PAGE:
Pumping 300 million barrels of compressed CO2 into underground storage each day would achieve most of the Princeton target. But though the potential for a significant contribution clearly exists, 300 million barrels a day looks like an oil pipe-dream. We who buy the oil industry's most useful product do so to feed the engines of planes, ships and cars - which don’t lend themselves to easy CO2 capture. However, capturing fossil carbon at coal-fired power stations is a simpler matter. The storage of their CO2 probably provides the best prospect for using the oil industry’s skills to help meet those stringent targets.

Figure 18. The thrill of the chase: Dave Pighin, a characteristically restless frontier exploration geologist, panning for gold in the mountains of British Columbia. And why should the oil industry not seize this opportunity? True, pumping waste into long-term storage is not what we veteran frontier explorers are used to, with our techno-gambler culture of high risk and high reward (Figure 18). This would be a future service industry, with a price per tonne for all carbon safely stored. The dull psalm of duty would appear to replace the trill of pleasure - but that is to set the technical challenges too low. The reservoir geology and engineering involved are interesting enough to quicken the blood of skilled young people. The task could be tackled properly between now and 2050.

Closing circles

Geological evidence is implacable. Geological processes act over periods of time far removed from human experience. Messages from rocks, read correctly, should be heeded.

The Paleocene-Eocene Thermal Maximum (PETM) at 55Ma affected evolution to the point of defining the boundary of an Epoch. Though its significance appears reduced in comparison with the drama of the closely preceding Era-ending extinctions of dinosaurs and ammonites at 65 Ma, it was a time of major change in the evolution of mammals. There was another effect on mammals at the PETM, apart from the vicious change in climate. Thanks to uplift caused by the 55 Ma hot blob in the early Iceland hotspot, distant ancestors of the present-day thoroughbred racehorse were able to browse their way from one side of the nascent North Atlantic Ocean to the other over a land bridge (Hooker, 1996). So it seems appropriate that the headquarters of British racing is at Newmarket, where the gallops stretch out over the well-drained chalk downs, formed from ooze on the Cretaceous sea floor, and first lifted up to form Cambridgeshire and Suffolk as part of the development of the early Iceland hotspot.

Newmarket is less than an hour by internal combustion engine (rather than horse) from the Hertfordshire Puddingstone quarry where this tale began. The sediments that were eventually laid down on top of the puddingstone were muds – the London Clay, through which many of the capital’s tunnels are cut. From the hippo bones it contains we know that the climate of Bloomsbury was even steamier then than when the Woolfs lived there or geologists met to exchange North Sea secrets in 1974; yet it was already considerably cooler than during the warming of the PETM, 55 million years ago.

Is there a direct link between that intense heat, and that unusual rock, the Hertfordshire Puddingstone? We cannot be sure; we do not have in these rocks the stratigraphical precision achieved by Shackleton and others elsewhere. But silica is more soluble at higher temperatures (Pettijohn & others, 1987): one may speculate that the cement that bound pebble and sand together into the plough-smashing menace of Hertfordshire farmers was formed as a result of the PETM.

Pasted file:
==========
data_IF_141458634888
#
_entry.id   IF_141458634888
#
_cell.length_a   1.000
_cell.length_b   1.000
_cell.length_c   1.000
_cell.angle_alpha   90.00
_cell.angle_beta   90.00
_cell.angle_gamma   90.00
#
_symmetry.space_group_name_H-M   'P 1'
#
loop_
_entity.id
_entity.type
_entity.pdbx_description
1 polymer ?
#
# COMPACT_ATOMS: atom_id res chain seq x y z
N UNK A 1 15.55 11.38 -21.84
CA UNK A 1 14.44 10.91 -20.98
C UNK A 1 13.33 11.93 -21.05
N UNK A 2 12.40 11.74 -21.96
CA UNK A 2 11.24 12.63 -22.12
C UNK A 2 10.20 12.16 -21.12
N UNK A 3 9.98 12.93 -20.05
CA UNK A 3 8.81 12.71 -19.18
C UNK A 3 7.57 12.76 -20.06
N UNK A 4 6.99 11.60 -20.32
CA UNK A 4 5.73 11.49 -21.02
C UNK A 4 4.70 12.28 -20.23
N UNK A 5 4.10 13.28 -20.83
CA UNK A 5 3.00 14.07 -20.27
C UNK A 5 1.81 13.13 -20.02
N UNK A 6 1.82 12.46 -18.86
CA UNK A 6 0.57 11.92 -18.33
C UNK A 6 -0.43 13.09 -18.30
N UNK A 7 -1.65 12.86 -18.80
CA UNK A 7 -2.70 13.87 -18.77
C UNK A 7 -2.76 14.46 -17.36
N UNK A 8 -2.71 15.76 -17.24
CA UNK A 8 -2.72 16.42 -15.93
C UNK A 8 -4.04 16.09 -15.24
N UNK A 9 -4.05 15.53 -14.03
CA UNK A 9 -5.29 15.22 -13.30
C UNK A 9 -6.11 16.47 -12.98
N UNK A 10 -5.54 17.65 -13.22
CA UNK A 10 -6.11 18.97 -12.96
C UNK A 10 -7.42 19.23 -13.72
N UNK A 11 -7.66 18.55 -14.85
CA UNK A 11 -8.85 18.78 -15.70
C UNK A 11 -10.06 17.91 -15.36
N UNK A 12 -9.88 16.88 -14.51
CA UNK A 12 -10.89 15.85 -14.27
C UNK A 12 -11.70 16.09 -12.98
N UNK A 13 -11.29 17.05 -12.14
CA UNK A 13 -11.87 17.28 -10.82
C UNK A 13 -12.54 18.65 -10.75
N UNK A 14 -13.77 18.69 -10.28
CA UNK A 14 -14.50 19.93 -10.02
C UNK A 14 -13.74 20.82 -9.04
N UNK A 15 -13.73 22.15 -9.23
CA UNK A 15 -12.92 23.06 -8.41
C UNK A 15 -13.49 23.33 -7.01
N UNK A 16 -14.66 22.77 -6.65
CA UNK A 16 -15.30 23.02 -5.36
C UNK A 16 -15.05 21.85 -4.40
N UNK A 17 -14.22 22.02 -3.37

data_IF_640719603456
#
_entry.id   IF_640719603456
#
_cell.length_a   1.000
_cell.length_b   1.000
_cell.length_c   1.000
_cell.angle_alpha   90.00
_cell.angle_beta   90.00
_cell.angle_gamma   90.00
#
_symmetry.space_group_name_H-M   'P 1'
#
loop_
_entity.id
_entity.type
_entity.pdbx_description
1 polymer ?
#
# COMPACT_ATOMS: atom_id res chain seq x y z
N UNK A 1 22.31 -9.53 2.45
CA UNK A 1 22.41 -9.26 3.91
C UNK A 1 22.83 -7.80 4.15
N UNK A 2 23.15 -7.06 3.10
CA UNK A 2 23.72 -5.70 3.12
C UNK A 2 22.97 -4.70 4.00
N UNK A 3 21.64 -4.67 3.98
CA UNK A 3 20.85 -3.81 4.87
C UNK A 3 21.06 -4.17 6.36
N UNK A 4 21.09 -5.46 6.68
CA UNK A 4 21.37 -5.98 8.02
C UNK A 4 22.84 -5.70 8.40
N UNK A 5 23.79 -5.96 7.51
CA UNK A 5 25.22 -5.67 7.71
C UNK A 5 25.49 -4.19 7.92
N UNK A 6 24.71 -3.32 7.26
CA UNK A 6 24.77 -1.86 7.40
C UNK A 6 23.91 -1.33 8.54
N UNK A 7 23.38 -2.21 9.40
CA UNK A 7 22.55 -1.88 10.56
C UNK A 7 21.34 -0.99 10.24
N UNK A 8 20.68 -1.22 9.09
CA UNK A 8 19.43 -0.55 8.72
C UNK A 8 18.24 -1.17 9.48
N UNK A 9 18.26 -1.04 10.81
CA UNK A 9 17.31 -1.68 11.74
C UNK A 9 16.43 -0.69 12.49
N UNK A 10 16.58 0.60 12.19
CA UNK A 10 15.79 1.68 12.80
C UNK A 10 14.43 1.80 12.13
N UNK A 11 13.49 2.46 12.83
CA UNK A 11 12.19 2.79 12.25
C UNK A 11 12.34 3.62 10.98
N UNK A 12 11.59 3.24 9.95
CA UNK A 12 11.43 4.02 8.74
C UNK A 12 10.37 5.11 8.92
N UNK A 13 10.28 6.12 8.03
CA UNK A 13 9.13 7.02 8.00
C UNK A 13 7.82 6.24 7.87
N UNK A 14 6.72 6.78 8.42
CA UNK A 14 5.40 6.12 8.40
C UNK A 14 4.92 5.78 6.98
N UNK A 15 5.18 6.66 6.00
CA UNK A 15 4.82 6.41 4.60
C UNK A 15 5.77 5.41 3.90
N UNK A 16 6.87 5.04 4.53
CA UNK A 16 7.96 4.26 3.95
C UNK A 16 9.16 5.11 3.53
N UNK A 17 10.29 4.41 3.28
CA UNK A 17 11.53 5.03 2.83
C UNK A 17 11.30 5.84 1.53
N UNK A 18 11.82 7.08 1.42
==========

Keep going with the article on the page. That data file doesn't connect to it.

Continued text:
The circle closes. Heat from the Earth’s interior temporarily increased at the hotspot that marked the location of Iceland in the early North Atlantic. A pulse in mantle convection at 55Ma lifted Paleogene Scotland above the waves. Erosion poured sand onto its flanks. That sand, carried further offshore into the precursor of today’s North Sea, was finally covered and sealed by layers of mud. Later still it filled with oil from below. And there it waited until October 1970, when BP came along, and drilled exploration well 21/10-1.

On proto-Scotland’s west flank the same hot blob may have triggered the PETM. Thus the same event that gave us a famous oil reservoir may also be sending us a warning about what will happen if that oil is not used wisely.

How will the age of oil end? All around the puddingstone copse where we began, flints lie scattered with fragments of puddingstone, unworked. The old joke that says the Stone Age didn’t end because Homo sapiens ran out of stone, becomes real here. Like flint and puddingstone before, oil is mighty useful, and, like those rocks, much of it may remain unused. It would be great if we could with impunity produce and consume the remaining oil in our present insouciant style, but calculations suggest otherwise.

Rocks and their messages, like the proof in the puddingstone, may be implacable; but the man-made discipline of economics is not. Economics can be changed, in response to what rocks tell us. The subtitle of Fritz Schumacher's classic (1973) work Small is Beautiful runs: "a study of economics as if people mattered”.

Many might assume that we geologists must feel rather lofty and detached about climate change because we know that the planet has seen it all - and worse - before. I don't feel very lofty or detached. I am part of a large, tribal family and I have grandchildren. When our own children were young, I ran for Parliament – unsuccessfully - against a future Labour Prime Minister and a future member of a Conservative cabinet (Michael Ancram won). In the chilly church halls of Edinburgh South, I set out an earnest programme to deal with global as well as local concerns: hunger, thirst, pestilence, inequality and wickedness in high places. Were I to run for election again, I would add emphatically the warning that we can now read in those 55 million year old rocks. I reckon the undoubted evils against which I inveighed in the Seventies can only become even more pressing if, by our own hand, we create our own extreme warming event. The time in which we now live would then, sadly and justly, surely be known as the “Anthropocene”.

We have received an important message from a warm planet. We can understand it, and we should respond - as if people mattered.


I am indebted to Ted Nield and Nicky White for their trenchant advice on the form of this extended essay. Bryan Lovell